“Why is culture so important to a business? Here is a simple way to frame it. The stronger the culture, the less corporate process a company needs. When the culture is strong, you can trust everyone to do the right thing. People can be independent and autonomous. They can be entrepreneurial. And if we have a company that is entrepreneurial in spirit, we will be able to take our next “(wo)man on the moon” leap. Ever notice how families or tribes don’t require much process? That is because there is such a strong trust and culture that it supersedes any process. In organizations (or even in a society) where culture is weak, you need an abundance of heavy, precise rules and processes.[1]”

Have you ever been part of an amazing team - one with great teammates that shared similar values, a compelling vision, and a laser-like focus toward accomplishing that vision? Now think back to when you...

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The Evolution of Advertising

“Advertising matters because it works. It works on nerds, and it works on you. You may think that you’re an exception; that your preferences are authentic, and advertising only works on other people. It’s easy to resist the most obvious sales pitches, so we entertain a false confidence in our own independence of mind. But advertising doesn’t exist to make you buy a product right away; it exists to embed subtle impressions that will drive sales later. Anyone who can’t acknowledge its likely effect on himself is doubly deceived.[1]”

Advertising is now omnipresent in every facet of our lives: out-of-home advertising, TV, internet, social media. It now represents a $500B industry worldwide and is growing at a 3-5% clip annually. While I’ll cover the evolution of advertising from a macro-level, I want to focus specifically on the internet, which has surpassed newspaper as the nation’s...

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Views from the Zero

I wanted to capture three key lessons that I learned during my time at CoachUp and in Boston. Here they are:

1. What are you the best in the world at? What is your hustle?

Focus on that and forget everything else.

2. What drives you?

This includes what you’re passionate about, but passion can be a dangerous thing because it’s sparked by emotion. This is more than emotion. Dig deep, do some serious self-reflection, and uncover what really drives you.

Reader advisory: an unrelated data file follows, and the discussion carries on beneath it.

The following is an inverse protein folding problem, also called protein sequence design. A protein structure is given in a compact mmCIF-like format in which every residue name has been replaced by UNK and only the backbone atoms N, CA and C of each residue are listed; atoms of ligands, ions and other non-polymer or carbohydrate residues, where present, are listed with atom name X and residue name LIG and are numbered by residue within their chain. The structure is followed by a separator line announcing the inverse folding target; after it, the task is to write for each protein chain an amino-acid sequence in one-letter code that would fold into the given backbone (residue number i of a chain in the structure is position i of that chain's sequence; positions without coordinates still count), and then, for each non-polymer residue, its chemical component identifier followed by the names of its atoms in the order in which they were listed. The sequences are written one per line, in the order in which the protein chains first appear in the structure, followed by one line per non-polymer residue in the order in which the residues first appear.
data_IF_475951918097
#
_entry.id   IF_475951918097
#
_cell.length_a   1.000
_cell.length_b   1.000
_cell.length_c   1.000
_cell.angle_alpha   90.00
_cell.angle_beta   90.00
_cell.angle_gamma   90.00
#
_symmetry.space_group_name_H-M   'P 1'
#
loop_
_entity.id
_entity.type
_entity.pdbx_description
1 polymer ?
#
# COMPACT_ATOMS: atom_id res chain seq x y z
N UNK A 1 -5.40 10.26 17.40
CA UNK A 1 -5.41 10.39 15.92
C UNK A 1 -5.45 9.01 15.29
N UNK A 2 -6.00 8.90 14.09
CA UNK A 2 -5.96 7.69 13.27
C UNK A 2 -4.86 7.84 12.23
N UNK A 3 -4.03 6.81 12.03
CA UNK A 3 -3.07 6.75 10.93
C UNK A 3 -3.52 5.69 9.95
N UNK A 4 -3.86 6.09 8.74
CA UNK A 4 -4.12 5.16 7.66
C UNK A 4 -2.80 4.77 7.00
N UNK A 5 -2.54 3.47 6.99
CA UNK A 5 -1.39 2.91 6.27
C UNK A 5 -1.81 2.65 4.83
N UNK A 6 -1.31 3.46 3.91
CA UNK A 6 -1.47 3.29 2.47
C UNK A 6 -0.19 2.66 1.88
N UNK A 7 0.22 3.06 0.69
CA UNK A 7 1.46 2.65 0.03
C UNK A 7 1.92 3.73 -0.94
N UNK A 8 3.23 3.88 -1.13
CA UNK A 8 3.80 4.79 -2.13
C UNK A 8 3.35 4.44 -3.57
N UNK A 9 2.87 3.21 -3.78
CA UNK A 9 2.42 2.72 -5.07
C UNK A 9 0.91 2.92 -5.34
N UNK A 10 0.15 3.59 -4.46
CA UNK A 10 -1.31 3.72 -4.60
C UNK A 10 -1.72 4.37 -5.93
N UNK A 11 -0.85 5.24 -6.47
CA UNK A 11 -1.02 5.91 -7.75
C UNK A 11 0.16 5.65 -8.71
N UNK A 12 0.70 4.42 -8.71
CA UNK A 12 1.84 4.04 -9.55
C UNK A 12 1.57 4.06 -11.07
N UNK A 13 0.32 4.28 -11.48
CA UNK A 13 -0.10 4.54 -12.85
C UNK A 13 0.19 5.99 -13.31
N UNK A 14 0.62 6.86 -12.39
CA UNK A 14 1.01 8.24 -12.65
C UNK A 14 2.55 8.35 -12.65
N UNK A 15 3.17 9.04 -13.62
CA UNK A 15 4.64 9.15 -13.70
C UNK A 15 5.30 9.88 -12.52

Write it down. Let it soak in. Because you’ll be relying on it many times along the journey. Those 3am nights, those days where you’ve been rejected 9 times and need to conjure up the courage to give it a go the 10th time, those times where you lay in bed wide awake wondering why you chose this path. Yes - it comes in handy at these times.

3. Where is the economic opportunity?

I like to think of opportunities as waves. Can you get...

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The Art of Storytelling

“The story we tell ourselves manifests into reality because this story is the same story we tell the world. Your internal story drives your external performance.”

In the comic book series, Superman, there exists a radioactive element called Kryptonite, which is the one and only weakness of an otherwise invulnerable superhero. While I’m not under the imagination that we are infallible superheroes like Superman, I do believe that there are trials in life that serve as our Kryptonite. I also believe that Kryptonite is unique to the individual and as such, challenges that may seem easy for some prove to be the most difficult to overcome for others. My Kryptonite (among many lesser ones) was my struggle with severe acne.

It’s hard to recall the exact date it began. Maybe it’s because too much time has passed, making it difficult to recollect the details. Or maybe it’s because I’ve tried my...

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Stay the Course

After reflecting on a post-WWII era in which the U.S. had emerged victorious from the war and positioned itself as a global superpower, Winston Churchill issues a simple, yet poignant challenge:

“America, it is a great and strong country, like a workhorse pulling the rest of the world out of despond and despair. But will it stay the course?”

Churchill issues this challenge knowing full well that staying the course is the key to sustained excellence. Anybody can set out to achieve a goal, but only the few are willing to do what it takes to accomplish the task at hand.

Stay the course: Accomplishing the original goal, regardless of how difficult it is or how long it takes. Staying the course requires:

  1. Doing things the right way — day in, day out.
  2. Doing things the right way 100% of the time.

To provide context, studies show that 44% of Americans make a new year’s resolution. Of those...